While FCC oversight focuses most heavily on broadcast, its decisions affect newspapers, too. Numerous merger approvals have involved newspaper-broadcast cross-ownership, which almost invariably translates into combined, downsized, or eliminated newsrooms. Obviously many factors contributed to the decline, such as the earth-shaking movement of advertising to the internet and the deep recession that hit in 2007. But here, too, private sector consolidation and public policy shortfalls had a direct and damaging impact. The FCC has actually made things worse for newspaper journalism, too.
It was disheartening to realize how government—my own agency—was an accomplice in diminishing our news and disfiguring your journalism. It isn’t just the excesses of a Wall Street bazaar run wild; it is also proactive government policy-making. And while it is true that many decisions at the FCC are non-partisan, this one often pitted the 2001-09 Republican majority against the Democratic minority (of which I was a member).
So I was expecting change for the better after the 2008 presidential election and the coming of a Democratic majority to the FCC. After all, Senator Barack Obama had opposed the pace of media-industry consolidation and had affirmed that public interest considerations should drive FCC decision-making. The senator’s letters to the FCC are an eye-opening matter of public record. To this day, two years after retiring from the FCC, I pull copies from my file drawer and shake my head at what might have been if performance had matched promise.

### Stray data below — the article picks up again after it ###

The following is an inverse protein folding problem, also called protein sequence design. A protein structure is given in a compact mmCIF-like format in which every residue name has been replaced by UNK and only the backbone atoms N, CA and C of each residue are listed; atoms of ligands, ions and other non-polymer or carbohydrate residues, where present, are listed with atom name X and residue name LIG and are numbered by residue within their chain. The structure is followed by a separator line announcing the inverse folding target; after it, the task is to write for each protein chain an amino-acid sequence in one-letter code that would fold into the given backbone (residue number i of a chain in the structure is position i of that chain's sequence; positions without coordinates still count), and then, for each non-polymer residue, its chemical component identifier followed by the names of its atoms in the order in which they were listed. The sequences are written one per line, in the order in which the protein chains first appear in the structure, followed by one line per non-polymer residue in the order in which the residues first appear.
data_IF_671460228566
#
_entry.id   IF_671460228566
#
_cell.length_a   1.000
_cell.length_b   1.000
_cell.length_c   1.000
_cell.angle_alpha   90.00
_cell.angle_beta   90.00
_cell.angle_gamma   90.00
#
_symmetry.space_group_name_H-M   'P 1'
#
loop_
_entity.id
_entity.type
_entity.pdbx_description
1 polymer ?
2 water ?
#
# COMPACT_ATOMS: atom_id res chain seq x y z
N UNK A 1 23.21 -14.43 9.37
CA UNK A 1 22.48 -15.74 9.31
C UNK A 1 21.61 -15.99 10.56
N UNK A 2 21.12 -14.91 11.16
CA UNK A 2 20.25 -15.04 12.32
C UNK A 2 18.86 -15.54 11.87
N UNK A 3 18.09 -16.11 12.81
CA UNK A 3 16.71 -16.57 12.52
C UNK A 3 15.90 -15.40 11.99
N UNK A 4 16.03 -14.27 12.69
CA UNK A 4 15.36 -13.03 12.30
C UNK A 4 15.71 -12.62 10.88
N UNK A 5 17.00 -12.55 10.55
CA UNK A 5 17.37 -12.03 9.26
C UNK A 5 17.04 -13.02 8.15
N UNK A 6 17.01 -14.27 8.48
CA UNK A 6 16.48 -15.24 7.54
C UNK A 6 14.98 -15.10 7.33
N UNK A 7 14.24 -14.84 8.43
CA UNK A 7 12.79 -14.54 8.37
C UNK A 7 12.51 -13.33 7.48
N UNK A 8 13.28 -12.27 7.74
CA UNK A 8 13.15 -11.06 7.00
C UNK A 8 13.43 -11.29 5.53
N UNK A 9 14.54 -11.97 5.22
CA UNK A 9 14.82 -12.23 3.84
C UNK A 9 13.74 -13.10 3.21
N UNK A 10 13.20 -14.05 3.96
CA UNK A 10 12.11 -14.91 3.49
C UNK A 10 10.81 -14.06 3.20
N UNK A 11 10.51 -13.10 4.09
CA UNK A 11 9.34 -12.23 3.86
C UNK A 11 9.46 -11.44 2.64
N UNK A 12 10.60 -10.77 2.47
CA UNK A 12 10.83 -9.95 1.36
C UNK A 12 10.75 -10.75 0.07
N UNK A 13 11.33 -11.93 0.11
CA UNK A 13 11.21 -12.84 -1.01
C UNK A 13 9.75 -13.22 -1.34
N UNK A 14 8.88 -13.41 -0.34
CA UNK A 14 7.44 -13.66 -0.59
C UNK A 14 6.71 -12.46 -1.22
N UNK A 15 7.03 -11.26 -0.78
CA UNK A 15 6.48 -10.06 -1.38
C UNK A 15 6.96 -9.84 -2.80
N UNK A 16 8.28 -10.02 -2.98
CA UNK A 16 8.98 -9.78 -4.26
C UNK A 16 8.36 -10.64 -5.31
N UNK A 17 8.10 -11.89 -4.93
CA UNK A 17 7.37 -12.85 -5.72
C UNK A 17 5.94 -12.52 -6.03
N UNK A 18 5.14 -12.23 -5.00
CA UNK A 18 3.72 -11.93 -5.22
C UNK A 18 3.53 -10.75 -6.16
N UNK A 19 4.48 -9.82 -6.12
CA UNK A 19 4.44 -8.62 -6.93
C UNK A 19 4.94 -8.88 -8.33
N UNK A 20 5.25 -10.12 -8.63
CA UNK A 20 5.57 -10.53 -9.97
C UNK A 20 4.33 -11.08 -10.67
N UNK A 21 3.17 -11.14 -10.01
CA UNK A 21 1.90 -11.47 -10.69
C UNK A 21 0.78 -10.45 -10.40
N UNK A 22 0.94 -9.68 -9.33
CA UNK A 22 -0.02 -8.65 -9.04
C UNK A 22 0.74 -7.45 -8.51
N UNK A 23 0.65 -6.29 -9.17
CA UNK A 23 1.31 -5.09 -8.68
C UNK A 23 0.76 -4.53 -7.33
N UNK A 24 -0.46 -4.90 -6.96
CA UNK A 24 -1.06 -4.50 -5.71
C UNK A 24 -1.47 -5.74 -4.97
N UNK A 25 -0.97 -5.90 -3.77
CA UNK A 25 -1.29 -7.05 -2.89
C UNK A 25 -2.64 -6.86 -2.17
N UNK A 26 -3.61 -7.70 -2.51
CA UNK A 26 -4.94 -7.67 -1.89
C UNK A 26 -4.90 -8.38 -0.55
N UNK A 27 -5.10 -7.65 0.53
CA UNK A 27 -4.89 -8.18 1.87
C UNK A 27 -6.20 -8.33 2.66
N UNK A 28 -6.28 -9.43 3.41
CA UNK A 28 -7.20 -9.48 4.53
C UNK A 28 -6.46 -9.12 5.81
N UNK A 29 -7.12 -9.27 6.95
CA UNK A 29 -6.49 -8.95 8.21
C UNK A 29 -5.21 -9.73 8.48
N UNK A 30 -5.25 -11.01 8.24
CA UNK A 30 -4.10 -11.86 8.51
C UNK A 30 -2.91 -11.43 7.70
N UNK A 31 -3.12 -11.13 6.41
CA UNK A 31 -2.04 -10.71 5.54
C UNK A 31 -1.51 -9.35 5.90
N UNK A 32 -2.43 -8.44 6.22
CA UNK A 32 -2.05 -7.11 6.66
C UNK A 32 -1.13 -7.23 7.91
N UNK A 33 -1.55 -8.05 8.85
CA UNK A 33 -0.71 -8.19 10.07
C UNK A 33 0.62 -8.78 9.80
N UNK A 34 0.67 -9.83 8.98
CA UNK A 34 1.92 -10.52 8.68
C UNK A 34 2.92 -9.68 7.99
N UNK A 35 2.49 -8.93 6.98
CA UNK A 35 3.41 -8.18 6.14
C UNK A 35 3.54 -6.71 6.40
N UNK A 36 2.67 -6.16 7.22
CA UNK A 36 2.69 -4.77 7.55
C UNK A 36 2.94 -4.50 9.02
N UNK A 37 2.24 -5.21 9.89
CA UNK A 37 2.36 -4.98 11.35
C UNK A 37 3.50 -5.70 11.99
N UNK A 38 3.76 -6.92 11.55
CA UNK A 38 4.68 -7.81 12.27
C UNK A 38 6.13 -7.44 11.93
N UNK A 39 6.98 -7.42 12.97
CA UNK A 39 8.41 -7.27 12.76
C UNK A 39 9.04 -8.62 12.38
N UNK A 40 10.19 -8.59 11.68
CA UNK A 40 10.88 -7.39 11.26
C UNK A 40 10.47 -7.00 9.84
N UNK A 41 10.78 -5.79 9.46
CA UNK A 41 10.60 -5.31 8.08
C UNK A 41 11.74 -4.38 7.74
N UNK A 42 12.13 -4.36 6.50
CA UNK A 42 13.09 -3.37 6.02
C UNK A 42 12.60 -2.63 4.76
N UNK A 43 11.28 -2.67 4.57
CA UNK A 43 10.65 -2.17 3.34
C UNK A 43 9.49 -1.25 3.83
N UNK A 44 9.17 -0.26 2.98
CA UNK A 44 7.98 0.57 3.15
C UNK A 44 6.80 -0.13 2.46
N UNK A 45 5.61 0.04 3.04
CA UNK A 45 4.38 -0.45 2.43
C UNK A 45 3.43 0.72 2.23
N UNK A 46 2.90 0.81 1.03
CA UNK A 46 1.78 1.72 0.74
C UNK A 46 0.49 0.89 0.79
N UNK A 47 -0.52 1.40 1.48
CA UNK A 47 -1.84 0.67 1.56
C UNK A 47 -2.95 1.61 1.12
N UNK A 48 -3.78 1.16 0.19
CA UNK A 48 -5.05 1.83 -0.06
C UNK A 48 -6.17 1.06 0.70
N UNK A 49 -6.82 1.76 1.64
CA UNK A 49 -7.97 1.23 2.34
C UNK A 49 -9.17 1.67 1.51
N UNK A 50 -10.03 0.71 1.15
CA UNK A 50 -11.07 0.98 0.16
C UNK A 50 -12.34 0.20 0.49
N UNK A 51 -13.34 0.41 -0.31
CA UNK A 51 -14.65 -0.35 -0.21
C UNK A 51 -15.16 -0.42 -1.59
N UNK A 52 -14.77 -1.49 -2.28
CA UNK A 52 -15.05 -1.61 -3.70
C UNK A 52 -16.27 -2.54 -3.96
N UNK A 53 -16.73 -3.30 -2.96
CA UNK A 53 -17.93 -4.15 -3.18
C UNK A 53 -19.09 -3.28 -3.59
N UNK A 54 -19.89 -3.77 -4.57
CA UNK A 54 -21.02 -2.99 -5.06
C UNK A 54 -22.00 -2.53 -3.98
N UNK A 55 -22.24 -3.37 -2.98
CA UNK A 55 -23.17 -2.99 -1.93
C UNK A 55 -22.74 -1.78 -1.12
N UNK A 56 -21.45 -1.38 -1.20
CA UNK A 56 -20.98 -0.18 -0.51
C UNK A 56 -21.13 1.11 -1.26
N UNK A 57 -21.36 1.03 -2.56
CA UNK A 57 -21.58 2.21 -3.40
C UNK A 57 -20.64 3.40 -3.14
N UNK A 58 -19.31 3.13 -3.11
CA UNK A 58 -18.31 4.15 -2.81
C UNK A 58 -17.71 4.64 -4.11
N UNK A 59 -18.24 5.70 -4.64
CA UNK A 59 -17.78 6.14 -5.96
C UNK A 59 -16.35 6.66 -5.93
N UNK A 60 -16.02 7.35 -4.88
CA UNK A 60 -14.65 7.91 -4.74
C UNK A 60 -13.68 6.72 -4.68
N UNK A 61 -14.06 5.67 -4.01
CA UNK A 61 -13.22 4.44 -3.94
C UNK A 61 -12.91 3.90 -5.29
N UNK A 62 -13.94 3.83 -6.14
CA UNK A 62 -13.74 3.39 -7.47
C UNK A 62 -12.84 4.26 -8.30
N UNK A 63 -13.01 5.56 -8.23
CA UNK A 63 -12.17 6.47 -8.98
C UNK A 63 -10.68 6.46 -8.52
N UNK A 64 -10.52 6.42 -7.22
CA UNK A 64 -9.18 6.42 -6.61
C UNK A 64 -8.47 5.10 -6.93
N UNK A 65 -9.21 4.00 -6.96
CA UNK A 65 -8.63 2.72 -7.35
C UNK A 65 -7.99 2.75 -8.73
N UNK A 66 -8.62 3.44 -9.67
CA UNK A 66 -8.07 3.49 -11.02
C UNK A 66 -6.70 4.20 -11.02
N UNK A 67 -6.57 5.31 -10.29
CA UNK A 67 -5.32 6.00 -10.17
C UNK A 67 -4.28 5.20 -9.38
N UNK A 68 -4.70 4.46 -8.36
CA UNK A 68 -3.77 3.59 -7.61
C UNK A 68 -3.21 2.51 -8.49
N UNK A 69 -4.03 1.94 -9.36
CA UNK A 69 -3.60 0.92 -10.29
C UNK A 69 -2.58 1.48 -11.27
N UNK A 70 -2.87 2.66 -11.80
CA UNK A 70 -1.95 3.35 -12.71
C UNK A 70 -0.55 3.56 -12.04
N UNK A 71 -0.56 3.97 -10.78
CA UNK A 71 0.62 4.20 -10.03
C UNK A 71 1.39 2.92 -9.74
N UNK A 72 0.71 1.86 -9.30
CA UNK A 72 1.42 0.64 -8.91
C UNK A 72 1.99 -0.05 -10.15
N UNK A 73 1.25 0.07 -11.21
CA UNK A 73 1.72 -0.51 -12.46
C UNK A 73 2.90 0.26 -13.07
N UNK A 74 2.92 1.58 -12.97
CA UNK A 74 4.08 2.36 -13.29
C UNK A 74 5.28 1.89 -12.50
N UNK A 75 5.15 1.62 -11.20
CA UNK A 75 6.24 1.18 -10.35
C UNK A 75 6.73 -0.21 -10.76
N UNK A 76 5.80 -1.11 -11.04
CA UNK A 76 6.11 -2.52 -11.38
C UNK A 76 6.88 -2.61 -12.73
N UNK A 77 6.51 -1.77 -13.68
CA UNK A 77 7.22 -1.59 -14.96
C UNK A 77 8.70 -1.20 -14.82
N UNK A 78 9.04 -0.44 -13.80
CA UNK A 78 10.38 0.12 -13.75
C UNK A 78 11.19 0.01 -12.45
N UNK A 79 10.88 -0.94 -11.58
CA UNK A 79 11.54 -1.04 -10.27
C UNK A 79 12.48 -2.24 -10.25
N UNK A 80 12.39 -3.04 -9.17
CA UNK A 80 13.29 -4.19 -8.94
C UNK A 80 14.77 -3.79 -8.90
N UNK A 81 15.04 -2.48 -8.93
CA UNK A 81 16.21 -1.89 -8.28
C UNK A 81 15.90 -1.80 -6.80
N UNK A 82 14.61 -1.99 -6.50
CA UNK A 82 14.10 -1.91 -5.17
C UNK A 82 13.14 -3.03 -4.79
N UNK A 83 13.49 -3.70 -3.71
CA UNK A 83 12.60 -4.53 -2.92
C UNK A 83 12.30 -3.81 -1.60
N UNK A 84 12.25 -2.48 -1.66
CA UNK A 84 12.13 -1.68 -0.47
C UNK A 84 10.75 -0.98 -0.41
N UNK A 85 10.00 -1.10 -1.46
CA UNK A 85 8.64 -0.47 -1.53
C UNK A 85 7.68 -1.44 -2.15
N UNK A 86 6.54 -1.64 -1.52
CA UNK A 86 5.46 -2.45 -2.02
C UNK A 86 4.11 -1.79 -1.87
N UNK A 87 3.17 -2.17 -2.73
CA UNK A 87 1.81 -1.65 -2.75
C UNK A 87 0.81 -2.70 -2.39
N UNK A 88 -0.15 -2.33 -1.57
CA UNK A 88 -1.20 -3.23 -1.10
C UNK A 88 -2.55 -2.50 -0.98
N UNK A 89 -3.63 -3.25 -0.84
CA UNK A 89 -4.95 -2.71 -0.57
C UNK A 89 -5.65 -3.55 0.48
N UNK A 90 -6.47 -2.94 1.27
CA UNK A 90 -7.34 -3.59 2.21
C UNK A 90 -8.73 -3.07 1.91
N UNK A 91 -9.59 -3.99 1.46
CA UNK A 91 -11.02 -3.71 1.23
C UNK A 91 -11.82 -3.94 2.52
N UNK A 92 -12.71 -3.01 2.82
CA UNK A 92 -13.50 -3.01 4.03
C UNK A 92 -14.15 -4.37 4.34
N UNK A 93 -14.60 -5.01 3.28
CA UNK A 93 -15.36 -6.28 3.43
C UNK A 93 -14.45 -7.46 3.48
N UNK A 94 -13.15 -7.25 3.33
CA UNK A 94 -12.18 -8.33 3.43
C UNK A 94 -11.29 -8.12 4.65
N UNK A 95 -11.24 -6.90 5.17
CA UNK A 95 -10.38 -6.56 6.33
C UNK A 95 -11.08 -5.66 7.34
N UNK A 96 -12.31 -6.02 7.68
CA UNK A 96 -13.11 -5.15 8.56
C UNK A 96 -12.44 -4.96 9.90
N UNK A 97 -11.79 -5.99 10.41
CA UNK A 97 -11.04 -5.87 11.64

In the very first year of the new administration, cable giant Comcast came knocking at the Commission door seeking approval to purchase majority control of the already huge and powerful NBC-Universal media complex. The proposal was daunting in both breadth and depth. The merged entity would include media and telecom; broadcast and broadband; distribution and content (the medium and the message); traditional and new media. I cast the lone Commission vote against this transaction, stating that it was “too much, too big, too powerful, too lacking in benefits for American consumers and citizens.”
TV stations are hot commodities in the wake of the Supreme Court’s infamous Citizens United decision freeing up billions of Super PAC and dark money dollars that flow down by the billions to broadcast and cable operators each election cycle. So the bazaar never closes. TVNewsCheck.com recently reported that nearly 300 stations worth over $8 billion changed hands last year alone, up 367 percent in value from 2012. Just recently the FCC has approved major transactions involving Tribune, Sinclair, and Gannett. To make matters worse, companies have devised clever strategies to end-run the FCC’s ownership rules through arrangements that allow them to control stations they do not technically own. The Commission needs to come down hard on these arrangements.